Thursday, October 20, 2011

HARRISBURG, Pa. (AP) — Upgraded call centers and increased use of social media could help utility companies better respond to natural disasters like the two destructive storms that recently hit Pennsylvania, executives and state officials told lawmakers.

Utility representatives and state emergency officials testified Tuesday at a joint hearing of two Senate committees about lessons learned from Hurricane Irene and Tropical Storm Lee.

The hearing was prompted by constituent complaints to senators about a lack of communication from the utilities and the lag in restoring service in some areas.

About 706,000 Pennsylvanians had no electricity during the peak of the outages caused when Irene barreled through the state on Aug. 28. Some residents went without power for 10 days.

Just over a week later, the state was hit with historic flooding from the remnants of Tropical Storm Lee.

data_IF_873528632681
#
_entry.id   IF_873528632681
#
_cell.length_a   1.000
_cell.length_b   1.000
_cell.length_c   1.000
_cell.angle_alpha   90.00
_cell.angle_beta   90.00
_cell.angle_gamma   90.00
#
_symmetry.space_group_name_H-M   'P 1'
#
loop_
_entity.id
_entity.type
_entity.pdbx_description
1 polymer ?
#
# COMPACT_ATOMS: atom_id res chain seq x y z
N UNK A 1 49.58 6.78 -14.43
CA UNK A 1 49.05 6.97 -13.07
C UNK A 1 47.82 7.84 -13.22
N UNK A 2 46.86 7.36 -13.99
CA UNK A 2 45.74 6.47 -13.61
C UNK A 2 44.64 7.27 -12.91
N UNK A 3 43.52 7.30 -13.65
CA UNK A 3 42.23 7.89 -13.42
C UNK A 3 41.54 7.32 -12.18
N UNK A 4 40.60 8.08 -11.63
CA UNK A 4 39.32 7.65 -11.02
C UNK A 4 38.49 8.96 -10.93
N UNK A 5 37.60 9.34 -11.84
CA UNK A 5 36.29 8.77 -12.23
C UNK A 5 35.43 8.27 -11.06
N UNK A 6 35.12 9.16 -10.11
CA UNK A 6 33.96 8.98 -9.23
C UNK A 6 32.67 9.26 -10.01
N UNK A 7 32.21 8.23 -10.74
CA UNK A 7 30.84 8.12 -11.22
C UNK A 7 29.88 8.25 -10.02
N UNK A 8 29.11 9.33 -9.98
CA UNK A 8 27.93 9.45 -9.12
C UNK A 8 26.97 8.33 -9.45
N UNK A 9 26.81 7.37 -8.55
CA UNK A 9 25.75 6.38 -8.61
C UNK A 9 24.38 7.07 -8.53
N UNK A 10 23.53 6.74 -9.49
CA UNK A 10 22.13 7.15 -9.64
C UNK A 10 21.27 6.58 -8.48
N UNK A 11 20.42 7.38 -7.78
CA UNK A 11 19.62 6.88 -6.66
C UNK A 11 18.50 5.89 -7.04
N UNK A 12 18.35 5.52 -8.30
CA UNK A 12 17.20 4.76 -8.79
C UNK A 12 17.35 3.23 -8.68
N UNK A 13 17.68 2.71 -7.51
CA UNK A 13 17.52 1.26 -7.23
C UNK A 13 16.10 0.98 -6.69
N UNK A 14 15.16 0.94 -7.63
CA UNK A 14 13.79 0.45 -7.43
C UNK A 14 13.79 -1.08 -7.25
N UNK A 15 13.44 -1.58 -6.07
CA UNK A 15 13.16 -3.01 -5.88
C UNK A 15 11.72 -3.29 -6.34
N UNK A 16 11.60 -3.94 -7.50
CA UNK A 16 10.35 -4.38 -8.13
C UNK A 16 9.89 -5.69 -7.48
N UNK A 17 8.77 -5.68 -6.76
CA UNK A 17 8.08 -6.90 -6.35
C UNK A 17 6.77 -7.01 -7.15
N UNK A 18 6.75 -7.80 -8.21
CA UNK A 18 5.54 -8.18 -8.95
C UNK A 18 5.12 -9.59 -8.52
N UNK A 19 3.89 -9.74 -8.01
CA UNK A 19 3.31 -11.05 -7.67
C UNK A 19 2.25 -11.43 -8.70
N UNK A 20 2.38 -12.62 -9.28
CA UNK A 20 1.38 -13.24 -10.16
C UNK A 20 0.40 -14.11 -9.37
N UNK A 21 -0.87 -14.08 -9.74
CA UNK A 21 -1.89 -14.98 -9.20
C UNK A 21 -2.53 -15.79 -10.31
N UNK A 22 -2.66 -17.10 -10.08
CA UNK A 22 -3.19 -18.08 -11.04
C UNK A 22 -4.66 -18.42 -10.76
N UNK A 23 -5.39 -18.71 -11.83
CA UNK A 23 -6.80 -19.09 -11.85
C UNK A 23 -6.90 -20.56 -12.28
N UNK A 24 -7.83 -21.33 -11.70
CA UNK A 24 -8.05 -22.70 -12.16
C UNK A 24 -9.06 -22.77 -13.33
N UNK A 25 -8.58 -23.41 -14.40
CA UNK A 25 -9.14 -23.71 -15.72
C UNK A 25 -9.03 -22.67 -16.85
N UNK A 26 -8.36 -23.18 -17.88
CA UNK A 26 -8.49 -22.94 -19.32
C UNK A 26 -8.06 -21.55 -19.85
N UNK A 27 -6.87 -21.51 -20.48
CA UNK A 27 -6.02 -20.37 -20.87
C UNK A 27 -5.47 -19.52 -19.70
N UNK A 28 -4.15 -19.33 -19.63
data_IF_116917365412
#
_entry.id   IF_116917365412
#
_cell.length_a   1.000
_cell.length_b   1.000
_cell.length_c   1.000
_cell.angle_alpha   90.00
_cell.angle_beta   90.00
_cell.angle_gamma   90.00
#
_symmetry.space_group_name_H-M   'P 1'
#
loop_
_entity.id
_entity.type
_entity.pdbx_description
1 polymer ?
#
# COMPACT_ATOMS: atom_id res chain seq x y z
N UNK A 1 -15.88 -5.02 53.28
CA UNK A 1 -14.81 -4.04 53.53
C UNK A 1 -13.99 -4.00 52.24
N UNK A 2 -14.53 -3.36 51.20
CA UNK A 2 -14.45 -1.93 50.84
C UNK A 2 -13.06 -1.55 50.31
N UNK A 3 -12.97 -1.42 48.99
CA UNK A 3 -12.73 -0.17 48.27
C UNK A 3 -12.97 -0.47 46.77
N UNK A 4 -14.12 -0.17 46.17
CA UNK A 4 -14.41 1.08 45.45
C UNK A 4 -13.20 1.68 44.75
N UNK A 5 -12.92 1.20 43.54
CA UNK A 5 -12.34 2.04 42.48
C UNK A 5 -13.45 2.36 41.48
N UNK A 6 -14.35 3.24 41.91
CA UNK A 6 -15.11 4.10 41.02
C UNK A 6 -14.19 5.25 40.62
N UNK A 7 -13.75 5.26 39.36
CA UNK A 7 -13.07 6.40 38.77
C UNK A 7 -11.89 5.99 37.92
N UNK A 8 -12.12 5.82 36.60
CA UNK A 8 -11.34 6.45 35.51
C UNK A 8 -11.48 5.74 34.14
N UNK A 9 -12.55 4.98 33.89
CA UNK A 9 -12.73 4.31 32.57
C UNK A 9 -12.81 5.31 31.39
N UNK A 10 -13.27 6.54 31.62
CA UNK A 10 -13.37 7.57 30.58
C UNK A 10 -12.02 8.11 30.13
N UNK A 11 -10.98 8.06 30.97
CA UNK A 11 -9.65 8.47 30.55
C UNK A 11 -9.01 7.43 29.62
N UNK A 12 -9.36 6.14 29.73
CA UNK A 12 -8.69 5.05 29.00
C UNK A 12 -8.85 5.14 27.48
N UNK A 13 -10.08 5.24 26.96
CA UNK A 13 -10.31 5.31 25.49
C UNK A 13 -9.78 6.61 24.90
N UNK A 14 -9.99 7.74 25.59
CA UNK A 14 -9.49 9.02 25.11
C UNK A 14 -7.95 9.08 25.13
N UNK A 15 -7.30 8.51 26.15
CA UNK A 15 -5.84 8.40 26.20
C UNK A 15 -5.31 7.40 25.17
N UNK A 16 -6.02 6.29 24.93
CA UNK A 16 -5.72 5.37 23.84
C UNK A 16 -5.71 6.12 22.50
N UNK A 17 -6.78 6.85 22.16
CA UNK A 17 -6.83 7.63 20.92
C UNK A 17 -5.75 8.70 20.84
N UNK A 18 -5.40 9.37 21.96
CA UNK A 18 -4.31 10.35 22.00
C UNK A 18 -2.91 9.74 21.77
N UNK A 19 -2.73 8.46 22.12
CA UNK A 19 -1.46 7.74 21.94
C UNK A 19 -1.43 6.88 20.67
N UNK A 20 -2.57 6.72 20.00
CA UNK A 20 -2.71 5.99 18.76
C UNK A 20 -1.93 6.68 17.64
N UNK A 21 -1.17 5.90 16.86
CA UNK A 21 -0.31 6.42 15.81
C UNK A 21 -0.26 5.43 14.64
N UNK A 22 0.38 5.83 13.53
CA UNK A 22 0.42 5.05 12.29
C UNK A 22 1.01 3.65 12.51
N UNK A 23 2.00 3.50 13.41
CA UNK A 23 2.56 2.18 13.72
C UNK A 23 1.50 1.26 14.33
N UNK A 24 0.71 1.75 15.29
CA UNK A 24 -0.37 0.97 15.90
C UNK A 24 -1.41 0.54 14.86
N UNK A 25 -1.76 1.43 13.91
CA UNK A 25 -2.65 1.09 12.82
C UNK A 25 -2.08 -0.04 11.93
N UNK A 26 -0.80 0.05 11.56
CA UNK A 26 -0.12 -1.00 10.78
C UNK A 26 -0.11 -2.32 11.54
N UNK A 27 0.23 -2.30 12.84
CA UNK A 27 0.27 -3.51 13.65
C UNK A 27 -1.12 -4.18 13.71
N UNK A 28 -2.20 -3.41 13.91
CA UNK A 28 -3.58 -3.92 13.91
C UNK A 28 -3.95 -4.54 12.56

Utility officials stressed how destructive the storms were to transmission lines and distribution systems. But Sen. Lisa Baker, R-Luzerne, said the lack of communication with customers left residents "powerless and in the dark," literally and figuratively.

Many irate residents had no idea when their service would be restored in the days after Irene, Baker said. Some saw utility trucks parked in their neighborhoods for hours only to watch them leave — without having restored the power, she said.

Carl Segneri, an executive with Allentown-based utility PPL Corp., said the volume of calls to report damage during Irene exceeded the company's phone system capacity. The problem was compounded by breakdowns in the outage management system, he said.

PPL is evaluating its technology to see how it can improve reliability and performance, Segneri said.

UGI Utilities Inc. plans to acquire better weather forecasting tools and buy a new system to manage power outages, executive Robert Stoyko told lawmakers.

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